Two flagship events were organized as part of the commemorative year event to mark the twentieth anniversary of India ASEAN relations. Firstly the sailing expedition of INS Sudarshini to ASEAN countries which brought back the memories of the oceanic connectivity in this region that spread the Hindu /Budhist religion/tradition and culturalpractices to the South East Asian countries. The passage of Sudarshini a naval Sail Training Ship visited all the ports in South East Asia to recapture the glory of Indian Kingdoms that wielded considerable influence and built up maritime trade and commerce in the region. Secondly, the ASEAN-India Car Rally, 2012 which brought out the essence of land connectivity which holds great promise for over the land connectivity trade and people to people contacts..

Bi-lateral exercises.  It is clear that the navies of the ASEAN countries are as enthusiastic about conducting bi- lateral exercises with India which is engaged in building a blue water navy, which is the strongest navy in the Indian Ocean Region. These have contributed immensely in establishing Standard Operating Procedures(SOPs) for inter-operability while working together for facing both conventional and unconventional threats. The details of some of the exercises with the navies of the ASEAN countries aregiven in the succeeding paragraph.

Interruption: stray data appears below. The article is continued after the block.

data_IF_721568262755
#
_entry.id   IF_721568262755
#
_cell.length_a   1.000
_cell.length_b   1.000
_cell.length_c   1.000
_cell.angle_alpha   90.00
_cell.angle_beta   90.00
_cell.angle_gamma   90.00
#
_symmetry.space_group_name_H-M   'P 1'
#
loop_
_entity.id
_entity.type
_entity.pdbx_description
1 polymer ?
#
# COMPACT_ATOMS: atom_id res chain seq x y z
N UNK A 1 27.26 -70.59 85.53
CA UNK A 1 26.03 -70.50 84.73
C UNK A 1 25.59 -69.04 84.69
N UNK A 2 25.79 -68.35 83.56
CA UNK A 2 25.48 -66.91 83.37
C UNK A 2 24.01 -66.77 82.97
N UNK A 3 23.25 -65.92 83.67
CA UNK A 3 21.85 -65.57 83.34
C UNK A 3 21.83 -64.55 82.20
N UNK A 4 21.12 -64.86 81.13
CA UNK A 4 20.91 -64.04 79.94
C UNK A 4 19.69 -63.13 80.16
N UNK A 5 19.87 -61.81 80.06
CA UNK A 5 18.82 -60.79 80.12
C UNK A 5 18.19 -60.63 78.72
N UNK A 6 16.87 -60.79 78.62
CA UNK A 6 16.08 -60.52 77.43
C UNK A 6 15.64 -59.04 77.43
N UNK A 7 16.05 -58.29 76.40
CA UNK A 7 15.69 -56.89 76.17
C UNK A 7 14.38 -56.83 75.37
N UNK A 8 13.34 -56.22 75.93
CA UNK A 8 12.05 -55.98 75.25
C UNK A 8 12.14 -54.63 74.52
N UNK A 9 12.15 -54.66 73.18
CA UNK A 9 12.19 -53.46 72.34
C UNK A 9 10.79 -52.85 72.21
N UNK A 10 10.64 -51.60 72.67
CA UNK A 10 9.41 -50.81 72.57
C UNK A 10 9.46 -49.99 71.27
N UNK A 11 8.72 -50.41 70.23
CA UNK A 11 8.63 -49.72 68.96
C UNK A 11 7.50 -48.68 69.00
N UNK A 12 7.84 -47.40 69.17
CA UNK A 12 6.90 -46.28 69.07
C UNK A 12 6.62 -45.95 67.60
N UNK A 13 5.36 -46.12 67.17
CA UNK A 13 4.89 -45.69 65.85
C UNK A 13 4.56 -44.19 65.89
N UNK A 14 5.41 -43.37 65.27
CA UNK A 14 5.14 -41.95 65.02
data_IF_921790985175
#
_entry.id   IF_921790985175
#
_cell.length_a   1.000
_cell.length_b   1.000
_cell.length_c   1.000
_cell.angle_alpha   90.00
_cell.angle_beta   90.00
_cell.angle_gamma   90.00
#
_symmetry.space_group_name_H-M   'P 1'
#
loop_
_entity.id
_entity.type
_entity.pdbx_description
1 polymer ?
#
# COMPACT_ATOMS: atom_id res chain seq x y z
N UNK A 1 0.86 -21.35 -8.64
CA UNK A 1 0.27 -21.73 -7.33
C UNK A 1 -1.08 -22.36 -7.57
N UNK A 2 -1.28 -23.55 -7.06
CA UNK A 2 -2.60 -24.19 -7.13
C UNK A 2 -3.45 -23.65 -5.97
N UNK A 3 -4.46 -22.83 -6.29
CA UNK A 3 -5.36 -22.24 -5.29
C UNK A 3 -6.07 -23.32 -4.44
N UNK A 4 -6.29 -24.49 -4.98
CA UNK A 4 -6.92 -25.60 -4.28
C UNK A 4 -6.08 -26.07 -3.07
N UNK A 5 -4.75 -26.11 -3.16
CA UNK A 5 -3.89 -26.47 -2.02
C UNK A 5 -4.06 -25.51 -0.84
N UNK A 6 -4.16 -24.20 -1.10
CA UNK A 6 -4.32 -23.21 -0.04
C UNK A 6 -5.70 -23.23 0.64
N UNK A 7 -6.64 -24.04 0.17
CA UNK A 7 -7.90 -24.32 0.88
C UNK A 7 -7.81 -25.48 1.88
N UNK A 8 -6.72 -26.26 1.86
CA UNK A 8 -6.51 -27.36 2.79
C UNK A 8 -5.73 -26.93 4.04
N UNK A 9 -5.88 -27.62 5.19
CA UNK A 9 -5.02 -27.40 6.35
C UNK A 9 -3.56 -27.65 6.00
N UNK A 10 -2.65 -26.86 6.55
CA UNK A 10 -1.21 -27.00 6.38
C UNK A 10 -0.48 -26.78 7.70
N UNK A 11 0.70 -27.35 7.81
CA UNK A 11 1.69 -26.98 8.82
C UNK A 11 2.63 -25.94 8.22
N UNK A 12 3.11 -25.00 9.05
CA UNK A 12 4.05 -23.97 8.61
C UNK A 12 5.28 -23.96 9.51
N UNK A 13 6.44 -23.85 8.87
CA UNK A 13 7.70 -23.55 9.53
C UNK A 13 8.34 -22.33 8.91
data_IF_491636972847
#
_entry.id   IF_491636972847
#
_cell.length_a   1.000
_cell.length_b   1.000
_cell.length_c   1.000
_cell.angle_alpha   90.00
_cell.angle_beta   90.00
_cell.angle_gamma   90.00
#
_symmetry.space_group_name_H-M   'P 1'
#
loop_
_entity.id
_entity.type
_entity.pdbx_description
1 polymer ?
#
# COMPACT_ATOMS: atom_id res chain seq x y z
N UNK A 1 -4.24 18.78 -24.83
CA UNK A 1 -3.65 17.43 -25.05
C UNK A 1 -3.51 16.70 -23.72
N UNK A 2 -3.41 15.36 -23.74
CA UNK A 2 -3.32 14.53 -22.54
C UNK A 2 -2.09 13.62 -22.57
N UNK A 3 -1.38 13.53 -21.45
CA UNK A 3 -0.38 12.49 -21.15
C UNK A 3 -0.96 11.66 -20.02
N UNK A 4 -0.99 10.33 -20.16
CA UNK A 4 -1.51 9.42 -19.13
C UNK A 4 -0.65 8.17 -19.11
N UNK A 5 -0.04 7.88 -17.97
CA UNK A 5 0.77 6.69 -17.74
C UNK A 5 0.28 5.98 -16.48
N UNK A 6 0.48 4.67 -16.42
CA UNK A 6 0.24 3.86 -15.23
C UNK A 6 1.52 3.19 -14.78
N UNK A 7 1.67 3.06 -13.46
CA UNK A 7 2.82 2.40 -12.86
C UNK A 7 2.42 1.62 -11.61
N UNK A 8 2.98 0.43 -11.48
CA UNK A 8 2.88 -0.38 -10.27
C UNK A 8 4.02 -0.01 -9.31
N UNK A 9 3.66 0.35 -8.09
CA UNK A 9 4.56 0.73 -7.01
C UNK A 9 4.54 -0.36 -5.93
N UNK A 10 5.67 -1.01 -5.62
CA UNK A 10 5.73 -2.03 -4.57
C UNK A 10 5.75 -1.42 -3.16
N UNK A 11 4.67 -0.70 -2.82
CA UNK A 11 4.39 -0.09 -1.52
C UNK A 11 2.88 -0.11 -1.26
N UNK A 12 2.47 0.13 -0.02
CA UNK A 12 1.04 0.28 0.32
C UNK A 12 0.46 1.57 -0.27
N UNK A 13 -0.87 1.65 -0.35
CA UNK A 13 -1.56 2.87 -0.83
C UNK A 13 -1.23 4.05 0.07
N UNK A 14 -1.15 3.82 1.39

SIMBEX (Singapore India Maritime Bilateral Exercise) – The SIMBEX as the name suggests has been conducted regularly enabling the navies to learn from each other. Singapore also has the ReCAAP organization located where Indian Coast Guard officers are posted regularly to generate and analyse the piracy attacks in the Asian waters. Singapore also has the Data Fusion Center and the International Fusion Center [8]where naval officers from India are deputed to work on data assimilation and sharing in areas of interest. The exercises with Singapore were conducted in the South China Sea from 2005 every alternate year. India has shared its expertise in Anti-Submarine warfare and other coordination exercises.